A tumor is an abnormal growth of any tissue or structure; it can be either benign or malignant. Benign tumors often remain localized, while malignant tumors often spread into surrounding structures. A tumor can affect any part of the eye, such as the eye socket, eyeball, eye muscles, optic nerve, fat, and tissues. Sometimes tumors grow into the eye area, or tumors from other parts of the body travel to the eye. Most tumors of the eye are benign.
Basal cell carcinomas are the most frequently encountered kind of malignant tumor affecting the eyelid, making up 85% to 95% of all malignant eyelid tumors. The most common location is the inner portion of the lower eyelid, particularly in elderly, fair-skinned people. Prolonged exposure to sunlight seems to be a risk factor for developing this kind of tumor.
There are many different types of basal cell carcinomas, but the nodular variety is one of the most common. It appears as a raised, firm, pearly nodule with tiny dilated blood vessels. If the nodule is in the eyelash area, some lashes may be missing. The nodule may have some superficial ulceration and crusting and look like a chalazion or stye. Although these tumors are malignant, they rarely spread elsewhere in the body. For most of these tumors, surgery is the most effective treatment. In severe cases when the tumor has been neglected for a long time, it can spread into the eye socket, which may ultimately require removal of the eye and adjacent tissue.
Squamous cell carcinoma is the second most common kind of malignant eyelid tumor (occurring in approximately 5% of malignant eyelid tumors). As with basal cell carcinoma, the most common location is the lower eyelid, particularly in elderly, fair-skinned people. This tumor also appears as a raised nodule that can lead to loss of eyelashes in the involved area. When detected and treated early, the outcome for these tumors is excellent. However, if the tumor is neglected, it can spread to the lymph nodes in the neck. Surgery is the most effective treatment.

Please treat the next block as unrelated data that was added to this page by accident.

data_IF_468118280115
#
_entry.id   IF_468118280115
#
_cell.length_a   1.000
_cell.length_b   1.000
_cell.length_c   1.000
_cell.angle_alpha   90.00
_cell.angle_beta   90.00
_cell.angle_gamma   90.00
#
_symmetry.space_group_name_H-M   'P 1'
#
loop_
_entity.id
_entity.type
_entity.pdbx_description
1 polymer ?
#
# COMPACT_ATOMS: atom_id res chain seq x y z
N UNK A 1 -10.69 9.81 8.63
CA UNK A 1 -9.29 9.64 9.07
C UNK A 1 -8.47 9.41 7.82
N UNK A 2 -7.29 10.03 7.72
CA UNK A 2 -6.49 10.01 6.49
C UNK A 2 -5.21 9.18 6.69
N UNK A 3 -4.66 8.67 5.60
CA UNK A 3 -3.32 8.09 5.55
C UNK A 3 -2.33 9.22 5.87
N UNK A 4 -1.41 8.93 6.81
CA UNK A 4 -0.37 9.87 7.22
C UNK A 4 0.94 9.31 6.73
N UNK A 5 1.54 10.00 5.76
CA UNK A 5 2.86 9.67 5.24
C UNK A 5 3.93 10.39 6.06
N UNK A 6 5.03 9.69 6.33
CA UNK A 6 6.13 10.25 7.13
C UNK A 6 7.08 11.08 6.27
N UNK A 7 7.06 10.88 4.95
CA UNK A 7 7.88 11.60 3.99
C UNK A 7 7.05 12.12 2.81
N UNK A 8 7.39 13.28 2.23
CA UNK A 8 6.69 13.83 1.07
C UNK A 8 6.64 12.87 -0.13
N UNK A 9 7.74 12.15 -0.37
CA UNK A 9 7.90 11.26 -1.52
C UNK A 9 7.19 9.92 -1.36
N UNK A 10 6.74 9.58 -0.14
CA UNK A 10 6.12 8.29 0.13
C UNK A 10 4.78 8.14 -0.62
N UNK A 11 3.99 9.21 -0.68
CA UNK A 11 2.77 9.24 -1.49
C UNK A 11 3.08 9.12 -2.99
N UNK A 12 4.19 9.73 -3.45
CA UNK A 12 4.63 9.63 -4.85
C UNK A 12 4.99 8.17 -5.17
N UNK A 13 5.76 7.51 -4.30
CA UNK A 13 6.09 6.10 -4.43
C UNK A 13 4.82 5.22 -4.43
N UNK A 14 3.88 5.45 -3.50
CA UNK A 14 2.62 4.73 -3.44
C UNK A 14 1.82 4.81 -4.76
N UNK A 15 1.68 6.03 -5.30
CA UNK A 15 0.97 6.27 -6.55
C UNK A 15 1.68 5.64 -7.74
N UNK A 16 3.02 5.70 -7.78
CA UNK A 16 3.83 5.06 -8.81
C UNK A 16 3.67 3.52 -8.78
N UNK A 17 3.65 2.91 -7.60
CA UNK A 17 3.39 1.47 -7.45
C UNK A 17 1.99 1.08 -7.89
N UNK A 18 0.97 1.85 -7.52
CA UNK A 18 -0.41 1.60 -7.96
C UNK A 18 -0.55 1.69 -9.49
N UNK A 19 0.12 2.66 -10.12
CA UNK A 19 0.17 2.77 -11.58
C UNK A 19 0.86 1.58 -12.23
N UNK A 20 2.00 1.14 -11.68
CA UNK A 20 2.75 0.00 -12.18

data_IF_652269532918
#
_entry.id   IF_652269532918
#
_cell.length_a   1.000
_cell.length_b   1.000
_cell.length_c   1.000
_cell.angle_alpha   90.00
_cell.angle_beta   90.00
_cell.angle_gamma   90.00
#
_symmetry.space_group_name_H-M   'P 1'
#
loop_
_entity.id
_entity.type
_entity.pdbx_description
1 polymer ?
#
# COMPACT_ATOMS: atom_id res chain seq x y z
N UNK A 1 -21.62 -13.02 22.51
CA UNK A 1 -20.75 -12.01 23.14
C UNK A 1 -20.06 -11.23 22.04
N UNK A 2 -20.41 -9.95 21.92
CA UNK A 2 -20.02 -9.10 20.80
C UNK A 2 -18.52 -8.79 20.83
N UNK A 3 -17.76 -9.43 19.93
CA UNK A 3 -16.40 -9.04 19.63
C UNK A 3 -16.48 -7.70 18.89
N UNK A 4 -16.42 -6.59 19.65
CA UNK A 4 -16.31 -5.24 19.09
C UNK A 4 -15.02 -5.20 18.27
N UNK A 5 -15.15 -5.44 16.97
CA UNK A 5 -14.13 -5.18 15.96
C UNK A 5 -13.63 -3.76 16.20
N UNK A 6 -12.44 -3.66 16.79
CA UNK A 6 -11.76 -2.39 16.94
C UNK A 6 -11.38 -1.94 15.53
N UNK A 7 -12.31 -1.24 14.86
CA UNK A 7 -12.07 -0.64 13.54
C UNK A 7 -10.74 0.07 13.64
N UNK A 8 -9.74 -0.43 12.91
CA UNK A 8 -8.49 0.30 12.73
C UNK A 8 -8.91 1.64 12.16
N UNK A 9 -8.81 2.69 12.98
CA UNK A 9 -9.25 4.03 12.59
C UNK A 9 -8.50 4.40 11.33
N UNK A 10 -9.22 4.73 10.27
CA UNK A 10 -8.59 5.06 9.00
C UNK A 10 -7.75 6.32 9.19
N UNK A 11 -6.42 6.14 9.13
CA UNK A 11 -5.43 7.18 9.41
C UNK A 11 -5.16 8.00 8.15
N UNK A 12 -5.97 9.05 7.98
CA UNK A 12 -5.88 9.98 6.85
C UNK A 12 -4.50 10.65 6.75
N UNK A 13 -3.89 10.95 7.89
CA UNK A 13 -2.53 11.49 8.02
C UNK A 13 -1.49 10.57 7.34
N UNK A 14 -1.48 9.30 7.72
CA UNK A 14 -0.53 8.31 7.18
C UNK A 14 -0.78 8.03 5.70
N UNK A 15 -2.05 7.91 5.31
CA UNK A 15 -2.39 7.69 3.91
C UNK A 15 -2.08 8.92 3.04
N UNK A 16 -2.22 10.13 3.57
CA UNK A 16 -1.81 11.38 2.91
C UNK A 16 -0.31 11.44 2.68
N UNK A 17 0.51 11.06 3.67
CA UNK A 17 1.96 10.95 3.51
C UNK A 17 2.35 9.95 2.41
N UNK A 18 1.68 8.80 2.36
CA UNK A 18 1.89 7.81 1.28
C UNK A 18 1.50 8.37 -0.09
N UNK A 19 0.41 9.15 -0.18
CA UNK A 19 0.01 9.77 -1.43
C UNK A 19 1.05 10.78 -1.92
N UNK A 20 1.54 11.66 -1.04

Sebaceous cell carcinoma originates in glands of the eyelid in elderly individuals. It is relatively rare but still accounts for 1% to 5% of malignant eyelid tumors. These are highly malignant tumors that may recur, invade the eye socket, or spread to lymph nodes. The tumor may look like a chalazion or stye, making it difficult to diagnose. Surgery is usually necessary for this kind of tumor.
Malignant melanoma makes up almost 1% of all malignant eyelid tumors but accounts for many of the deaths from malignant eyelid tumors. As with any other type of malignant melanoma, these tumors on the eyelid can arise from a pre-existing nevus or mole or may arise with no other pre-existing cause. Again, these tumors tend to occur in sun-exposed areas of elderly, fair-skinned people. Any areas of unusual or altered pigmented should be examined, especially if it is growing or changing color. Surgical removal is usually the recommended treatment.
The orbit is the bony socket that contains the eye, the muscles that move the eye, the optic nerve, and all the related nerves and blood vessels. The different kinds of orbital tumors include:
- optic nerve glioma, a benign tumor often associated with neurofibromatosis;
- orbital meningioma, a tumor growing from the tissue covering the brain;
- hemangioma, a benign tumor made up of blood vessels or vessel elements;
- lymphangioma, a tumor made up of enlarged lymphatic vessels;
- neurofibroma, a tumor made up nerve cells;
- sarcoma, a malignant tumor growing from connective tissue; and
- metastasis, a malignant tumor that spreads to the orbit from other parts of the body.
Signs of an orbital tumor include bulging of the eyeball, visual loss, double vision, or pain.
Once the tumor is discovered and imaged with magnetic resonance imaging (MRI) or computerized tomography (CT scan), it is usually necessary to perform a biopsy or remove the tumor in order to diagnose the tumor. If necessary, surgery is usually sufficient for most orbital tumors, including optic nerve glioma and meningioma. Some orbital tumors may require different or additional treatments. For malignant tumors including sarcomas and metastases, radiation therapy and sometimes chemotherapy are necessary.
(c) 2007 The American Academy of Ophthalmology
Categorized in: Oculoplastics
This post was written by Rob Schertzer